Your eligibility to claim a deduction for your Traditional IRA contribution on your federal tax return depends on whether you are an active participant of an employer-sponsored plan in the year to which your deduction applies. If neither you nor your spouse is an active participant, you may deduct your full contribution for the year, up to the contribution limit . If, however, you are an active participant, your tax-filing status and modified adjusted gross income (MAGI) determine your eligibility to deduct your IRA contribution. Here we take a look at how to determine your active-participant status, which can be tricky as the rules vary for each type of employer-sponsored retirement plan. (see Traditional IRAs: Contributions.)

TUTORIAL: Traditional IRAs

W-2 Designation
If you are an active participant, your employer should indicate as such on your Form W-2 by checking the "retirement" box. However, administrative errors can happen, so this box is sometimes not checked even when it should be. It's helpful for you to understand the rules, so that you don't have to rely on your employer's reports to determine whether you are considered an active participant for a tax year.

Determining Active Status
The rules regarding active-participant status are different for different types of employer retirement plans. (For more, read 10 Most Overlooked Tax Deductions.)

Defined-Benefit Plan
If you are eligible to participate in a defined-benefit plan for the tax year, you are considered an active participant for that year. This is so even if you decline to participate in the plan, fail to make mandatory contributions to the plan or fail to perform the minimum service required to accrue a benefit under the plan for the year.

Money-Purchase Pension and Target-Benefit Plan
For money-purchase pension and target-benefit plans, you are considered an active participant for the year to which your contributions to these plans apply. This is so, regardless of when your contribution is actually deposited to your account.

For example, say your employer sponsors a money-purchase pension plan, and is required to contribute 10% of eligible compensation to the plan each year. Your employer has until its tax-filing deadline, including extensions, to deposit a particular year's contributions. So, if a 2012 contribution was made in 2013, you are considered an active participant for the 2012 tax year, the year to which the contribution applies.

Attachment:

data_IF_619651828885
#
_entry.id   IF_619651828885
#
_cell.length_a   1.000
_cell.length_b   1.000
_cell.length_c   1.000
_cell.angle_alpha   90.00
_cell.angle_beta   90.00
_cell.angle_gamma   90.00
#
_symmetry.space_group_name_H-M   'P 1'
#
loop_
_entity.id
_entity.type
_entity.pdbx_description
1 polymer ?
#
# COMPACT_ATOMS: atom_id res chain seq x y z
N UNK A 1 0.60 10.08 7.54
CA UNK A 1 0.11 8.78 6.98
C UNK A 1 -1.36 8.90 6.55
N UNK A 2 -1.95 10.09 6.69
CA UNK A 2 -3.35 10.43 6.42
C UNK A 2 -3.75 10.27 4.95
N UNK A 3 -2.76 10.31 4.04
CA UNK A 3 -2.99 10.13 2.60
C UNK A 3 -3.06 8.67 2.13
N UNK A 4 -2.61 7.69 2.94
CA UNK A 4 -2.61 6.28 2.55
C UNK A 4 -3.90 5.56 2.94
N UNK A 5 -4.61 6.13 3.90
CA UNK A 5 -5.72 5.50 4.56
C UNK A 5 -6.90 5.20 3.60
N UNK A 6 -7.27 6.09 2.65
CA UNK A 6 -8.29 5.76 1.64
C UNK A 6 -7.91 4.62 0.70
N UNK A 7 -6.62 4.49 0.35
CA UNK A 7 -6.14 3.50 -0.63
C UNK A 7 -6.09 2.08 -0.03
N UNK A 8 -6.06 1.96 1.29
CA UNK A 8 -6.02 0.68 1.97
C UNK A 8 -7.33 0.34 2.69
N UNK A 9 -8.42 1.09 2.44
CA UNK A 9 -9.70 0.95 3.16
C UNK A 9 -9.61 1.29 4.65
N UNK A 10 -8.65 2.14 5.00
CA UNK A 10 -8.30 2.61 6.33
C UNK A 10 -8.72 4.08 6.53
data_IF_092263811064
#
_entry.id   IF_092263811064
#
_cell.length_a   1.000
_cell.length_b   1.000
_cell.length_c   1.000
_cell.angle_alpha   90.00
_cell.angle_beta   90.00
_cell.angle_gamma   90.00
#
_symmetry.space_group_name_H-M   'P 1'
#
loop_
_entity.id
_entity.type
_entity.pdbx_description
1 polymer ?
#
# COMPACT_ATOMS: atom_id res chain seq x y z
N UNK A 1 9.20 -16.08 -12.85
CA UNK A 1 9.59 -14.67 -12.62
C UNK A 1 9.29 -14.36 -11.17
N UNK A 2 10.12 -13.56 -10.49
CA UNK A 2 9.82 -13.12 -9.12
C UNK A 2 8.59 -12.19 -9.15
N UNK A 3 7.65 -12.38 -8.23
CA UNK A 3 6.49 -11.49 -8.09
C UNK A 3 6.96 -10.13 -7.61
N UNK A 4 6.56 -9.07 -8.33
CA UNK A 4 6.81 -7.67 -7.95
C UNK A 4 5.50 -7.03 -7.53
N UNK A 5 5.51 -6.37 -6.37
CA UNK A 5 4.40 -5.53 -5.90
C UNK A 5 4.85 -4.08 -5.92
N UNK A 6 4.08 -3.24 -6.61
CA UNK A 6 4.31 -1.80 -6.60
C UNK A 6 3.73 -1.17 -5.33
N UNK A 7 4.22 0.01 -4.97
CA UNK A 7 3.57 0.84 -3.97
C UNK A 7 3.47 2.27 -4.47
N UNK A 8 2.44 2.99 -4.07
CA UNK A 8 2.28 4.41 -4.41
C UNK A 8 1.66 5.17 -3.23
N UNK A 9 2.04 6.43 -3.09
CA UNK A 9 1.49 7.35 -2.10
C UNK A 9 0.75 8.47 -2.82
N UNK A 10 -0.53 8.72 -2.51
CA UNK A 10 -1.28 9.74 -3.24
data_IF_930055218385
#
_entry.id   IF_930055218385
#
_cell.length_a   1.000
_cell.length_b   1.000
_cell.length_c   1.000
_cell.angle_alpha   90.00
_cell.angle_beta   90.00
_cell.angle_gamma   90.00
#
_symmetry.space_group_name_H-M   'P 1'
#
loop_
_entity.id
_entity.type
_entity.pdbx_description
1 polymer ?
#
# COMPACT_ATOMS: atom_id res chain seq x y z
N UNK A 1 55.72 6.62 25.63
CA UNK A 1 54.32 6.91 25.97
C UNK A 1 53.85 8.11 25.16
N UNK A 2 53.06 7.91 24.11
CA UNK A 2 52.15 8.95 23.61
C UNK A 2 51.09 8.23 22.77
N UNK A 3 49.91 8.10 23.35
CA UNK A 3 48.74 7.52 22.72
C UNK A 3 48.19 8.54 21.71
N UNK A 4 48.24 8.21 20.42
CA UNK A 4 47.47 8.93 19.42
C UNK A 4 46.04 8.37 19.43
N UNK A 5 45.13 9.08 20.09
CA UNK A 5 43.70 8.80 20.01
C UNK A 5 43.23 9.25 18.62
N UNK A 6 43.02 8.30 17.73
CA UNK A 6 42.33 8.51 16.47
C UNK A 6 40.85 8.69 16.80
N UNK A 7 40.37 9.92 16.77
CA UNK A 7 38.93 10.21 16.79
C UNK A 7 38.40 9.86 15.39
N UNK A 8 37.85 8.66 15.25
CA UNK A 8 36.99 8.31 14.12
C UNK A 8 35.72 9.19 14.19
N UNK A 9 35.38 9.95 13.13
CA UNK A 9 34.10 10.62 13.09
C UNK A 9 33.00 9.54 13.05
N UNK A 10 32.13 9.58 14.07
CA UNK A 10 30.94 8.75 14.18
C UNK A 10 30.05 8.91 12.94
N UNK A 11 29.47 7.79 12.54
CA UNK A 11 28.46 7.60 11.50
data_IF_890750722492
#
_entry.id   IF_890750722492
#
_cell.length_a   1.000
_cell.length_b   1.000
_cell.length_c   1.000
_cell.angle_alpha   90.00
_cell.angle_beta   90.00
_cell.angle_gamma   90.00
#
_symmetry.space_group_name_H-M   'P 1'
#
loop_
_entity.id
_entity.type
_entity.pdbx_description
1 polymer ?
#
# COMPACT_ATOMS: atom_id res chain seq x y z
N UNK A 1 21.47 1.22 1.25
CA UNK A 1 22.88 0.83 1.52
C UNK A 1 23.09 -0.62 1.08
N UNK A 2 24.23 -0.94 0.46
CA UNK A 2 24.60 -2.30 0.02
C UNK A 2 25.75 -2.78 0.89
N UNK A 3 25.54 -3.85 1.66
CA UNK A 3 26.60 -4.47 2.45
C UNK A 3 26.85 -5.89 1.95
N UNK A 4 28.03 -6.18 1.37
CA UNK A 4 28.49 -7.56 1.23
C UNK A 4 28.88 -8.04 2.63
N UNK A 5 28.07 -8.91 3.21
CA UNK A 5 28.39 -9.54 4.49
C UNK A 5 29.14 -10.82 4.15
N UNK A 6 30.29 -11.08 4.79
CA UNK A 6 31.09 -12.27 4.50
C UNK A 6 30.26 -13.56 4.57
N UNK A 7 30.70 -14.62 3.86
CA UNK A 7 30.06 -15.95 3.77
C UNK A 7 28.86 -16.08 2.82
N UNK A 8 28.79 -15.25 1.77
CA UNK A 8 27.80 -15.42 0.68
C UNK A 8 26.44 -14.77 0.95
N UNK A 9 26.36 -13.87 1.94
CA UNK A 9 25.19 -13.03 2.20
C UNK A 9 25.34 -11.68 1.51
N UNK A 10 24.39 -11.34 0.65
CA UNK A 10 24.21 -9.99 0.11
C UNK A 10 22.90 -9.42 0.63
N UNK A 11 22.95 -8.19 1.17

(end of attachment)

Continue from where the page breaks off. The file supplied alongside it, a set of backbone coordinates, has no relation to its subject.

Profit-Sharing Plans and SEP IRAs
With plans to which contributions are discretionary, such as profit-sharing plans and SEP IRAs, employees are considered active for the year in which the contributions are actually deposited to the employees' accounts - even if the contributions apply to the previous year. The reason for this rule is that it is usually impossible for employers to guarantee contributions to these plans for any particular year.

To demonstrate, let's say your employer sponsors a profit-sharing plan, to which it contributes 10% of eligible compensation for the 2012 tax year. But the contributions are deposited in 2013. Employees are considered active participants for 2013, the year in which the contributions are actually deposited to their accounts.

401(k) and 403(b) Plans
If you make salary-deferral contributions to a 401(k) or 403(b) plan, you are considered an active participant for the year to which your salary-deferral contributions apply. If you are eligible to make salary-deferral contributions but elect not to, you are not considered an active participant for that year.

Voluntary or Mandatory Contributions
You are considered an active participant for any year you make voluntary or mandatory contributions to an eligible employer-sponsored retirement plan. (A list of the eligible plans is here.)

Vesting Status Does Not Affect Active-Participant Status
Depending on the plan provisions, you may not be immediately vested in the year's contributions you receive from your employer. But your vesting status does not alter whether you are an active participant. This means that even if you leave that employer at a later date and you forfeit that non-vested contribution, you are still considered an active participant for the applicable year. (Read 10 Tax Benefits For The Self-Employed for more information.)

Example
ABC Company contributes of 10% of its employees\' compensation to its money-purchase pension plan for the 2012 tax year. Under the provisions of the ABC money-purchase pension plan, employees\' contributions are 100% vested after working three years - no vesting occurs before then. Jane leaves ABC Company for a new firm after two years of employment.
Because Jane is leaving before she accrued any vested balance, she must forfeit the contributions that were made to her money-purchase-pension account at ABC Company. However, Jane is still considered an active participant for the 2012 tax year, because a required contribution was made to her money-purchase pension account.

Conclusion
If you and/or your spouse are active participants for a given year, you may need to perform a calculation to determine whether you are able to deduct your IRA contributions for that year. If you are not able to deduct the full amount, you may be able to deduct a portion, depending on your MAGI. This formula is explained in IRS Publication 590, available at http://www.irs.gov/. Ultimately, you may want to consult with your tax professional for assistance with determining whether your IRA contribution is deductible.

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